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Sometime between 1000 and 1500 years ago, Polynesians arrived in the Hawaiian Islands using only the stars as navigational aid.

Tradition says around the year 1200, a Tahitian priest named Pā’ao brought a new order which included new laws and a new social structure that separated the people into classes.

In 1778, British Captain James Cook landed on the island of Kauai. Cook named the islands the Sandwich Islands, after the Earl of Sandwich. A year later, during a dispute over the theft of a launching boat, Cook was killed.

After many years of conflict, the great warrior leader, King Kamehameha I united the Hawaiian Islands into one royal kingdom in 1810. Kamehameha named his new realm "Kingdom of Hawai'i”.

In the 1830s, the sugar industry was introduced to Hawaii and by the mid-19th century had become well established. In 1840, a constitutional monarchy was established, stripping the Hawaiian monarch of much of his authority.

By the 1850s, a shortage of labor on sugar plantations encouraged immigration from Japan, the Philippines and Korea. In 1887 a U.S. naval base was established at Pearl Harbor as part of a new Hawaiian constitution.

A coup d'état against Queen Liliʻuokalani occurred on January 17, 1893. The coup, backed by American businessmen and sugar plantation owners, was led by Sanford Dole (cousin of James Dole, founder of the Dole Food Co). To buttress their rebellion, the group convinced American minister John Stevens to call in the U.S. Marines to “protect United States interests." In the short-term, the revolutionaries established a king-less country. However, their ultimate goal was the annexation of the islands by the United States, something that would occur before the end of the century.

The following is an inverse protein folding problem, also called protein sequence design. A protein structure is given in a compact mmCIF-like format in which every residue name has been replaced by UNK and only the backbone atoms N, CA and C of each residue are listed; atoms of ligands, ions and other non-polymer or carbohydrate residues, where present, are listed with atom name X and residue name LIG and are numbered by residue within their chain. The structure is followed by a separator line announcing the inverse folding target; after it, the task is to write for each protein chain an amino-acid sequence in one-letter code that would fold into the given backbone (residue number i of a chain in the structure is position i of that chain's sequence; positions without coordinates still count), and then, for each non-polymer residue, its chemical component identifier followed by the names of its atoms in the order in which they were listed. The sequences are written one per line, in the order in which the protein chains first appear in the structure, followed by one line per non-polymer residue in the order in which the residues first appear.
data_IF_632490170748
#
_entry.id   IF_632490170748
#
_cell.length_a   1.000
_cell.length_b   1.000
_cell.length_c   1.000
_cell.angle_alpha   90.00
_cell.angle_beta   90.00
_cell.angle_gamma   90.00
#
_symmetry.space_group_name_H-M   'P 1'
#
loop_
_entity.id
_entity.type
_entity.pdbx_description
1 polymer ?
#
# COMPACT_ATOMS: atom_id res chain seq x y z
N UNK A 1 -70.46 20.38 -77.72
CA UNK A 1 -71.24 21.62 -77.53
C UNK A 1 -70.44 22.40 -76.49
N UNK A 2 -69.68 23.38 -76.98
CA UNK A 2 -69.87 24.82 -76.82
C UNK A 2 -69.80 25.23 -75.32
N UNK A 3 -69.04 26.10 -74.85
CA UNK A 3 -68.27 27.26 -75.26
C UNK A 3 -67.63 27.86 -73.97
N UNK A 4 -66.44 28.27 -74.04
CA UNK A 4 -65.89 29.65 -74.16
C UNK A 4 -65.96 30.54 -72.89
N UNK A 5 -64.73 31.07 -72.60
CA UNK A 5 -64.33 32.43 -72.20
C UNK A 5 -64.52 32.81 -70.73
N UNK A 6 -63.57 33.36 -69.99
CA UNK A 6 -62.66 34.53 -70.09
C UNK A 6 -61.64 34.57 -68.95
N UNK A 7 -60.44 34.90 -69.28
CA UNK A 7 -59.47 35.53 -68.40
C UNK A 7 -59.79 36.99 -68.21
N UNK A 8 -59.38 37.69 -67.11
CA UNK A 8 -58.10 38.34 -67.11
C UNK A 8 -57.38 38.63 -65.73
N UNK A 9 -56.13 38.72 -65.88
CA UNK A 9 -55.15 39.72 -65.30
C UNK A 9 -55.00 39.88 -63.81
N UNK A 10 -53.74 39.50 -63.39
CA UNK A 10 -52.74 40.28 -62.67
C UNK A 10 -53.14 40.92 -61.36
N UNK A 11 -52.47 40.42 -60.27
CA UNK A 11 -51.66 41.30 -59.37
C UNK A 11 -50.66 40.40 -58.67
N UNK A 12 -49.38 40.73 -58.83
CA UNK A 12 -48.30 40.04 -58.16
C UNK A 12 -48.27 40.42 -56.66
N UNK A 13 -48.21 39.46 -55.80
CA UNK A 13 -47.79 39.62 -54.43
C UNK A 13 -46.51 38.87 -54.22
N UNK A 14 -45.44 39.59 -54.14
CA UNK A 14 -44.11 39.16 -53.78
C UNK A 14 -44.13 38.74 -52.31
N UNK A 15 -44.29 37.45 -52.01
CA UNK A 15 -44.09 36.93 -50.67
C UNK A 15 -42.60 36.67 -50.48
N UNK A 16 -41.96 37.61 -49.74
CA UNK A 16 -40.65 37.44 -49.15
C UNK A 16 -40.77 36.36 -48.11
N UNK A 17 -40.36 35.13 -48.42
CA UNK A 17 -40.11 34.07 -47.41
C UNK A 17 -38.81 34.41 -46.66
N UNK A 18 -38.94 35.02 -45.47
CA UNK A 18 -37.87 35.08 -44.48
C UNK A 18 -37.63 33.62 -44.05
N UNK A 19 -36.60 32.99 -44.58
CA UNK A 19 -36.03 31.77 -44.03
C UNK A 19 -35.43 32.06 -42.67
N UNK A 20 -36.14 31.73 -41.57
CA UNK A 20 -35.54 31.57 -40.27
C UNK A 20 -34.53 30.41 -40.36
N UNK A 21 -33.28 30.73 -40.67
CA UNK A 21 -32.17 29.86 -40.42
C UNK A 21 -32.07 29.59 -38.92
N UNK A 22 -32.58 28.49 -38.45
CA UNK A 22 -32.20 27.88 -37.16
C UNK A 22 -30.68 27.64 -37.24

Then President Grover Cleveland was not supportive of the rebels. He sent a new U.S. minister to Hawaii to restore Queen Liliuokalani to the throne under the 1887 constitution. However, Dole refused to step aside and instead proclaimed the Republic of Hawaii.

Cleveland then appointed James Blount as special commissioner to investigate the situation. Blount’s report not only concluded that the United States Hawaiian diplomatic delegation, along with United States Marines and Navy, were directly responsible for the illegal overthrow of the Kingdom of Hawaii government, but that the United States government violated international laws and the sovereignty of the Hawaiian Kingdom.

Even with this report in hand, Cleveland decided to take no action because he did not wish to pit the U.S. military against U.S. citizens.

During the Spanish-American War, the United States decided to unilaterally take the Hawaiian Islands by enacting a Congressional resolution in 1898. This resolution allowed America to utilize the Hawaiian Islands as a military base to fight the Spanish in Guam and the Philippines.

In 1900, Hawaii was organized into a formal U.S. territory and 59 years later, Hawaii along with Alaska, become 49th and 50th states admitted to the union.

So, was Hawaii “stolen” by the United States. Under international “understandings” in effect at that time, it was not unusual for a larger country to take control of a smaller country. The only other powers in the Pacific at the time – Japan and Great Britain – gave their tacit approval of the U.S.’s annexation of Hawaii, Britain because it had done its own "annexations" many times in its past and Japan because it had aims of doing the same in the future.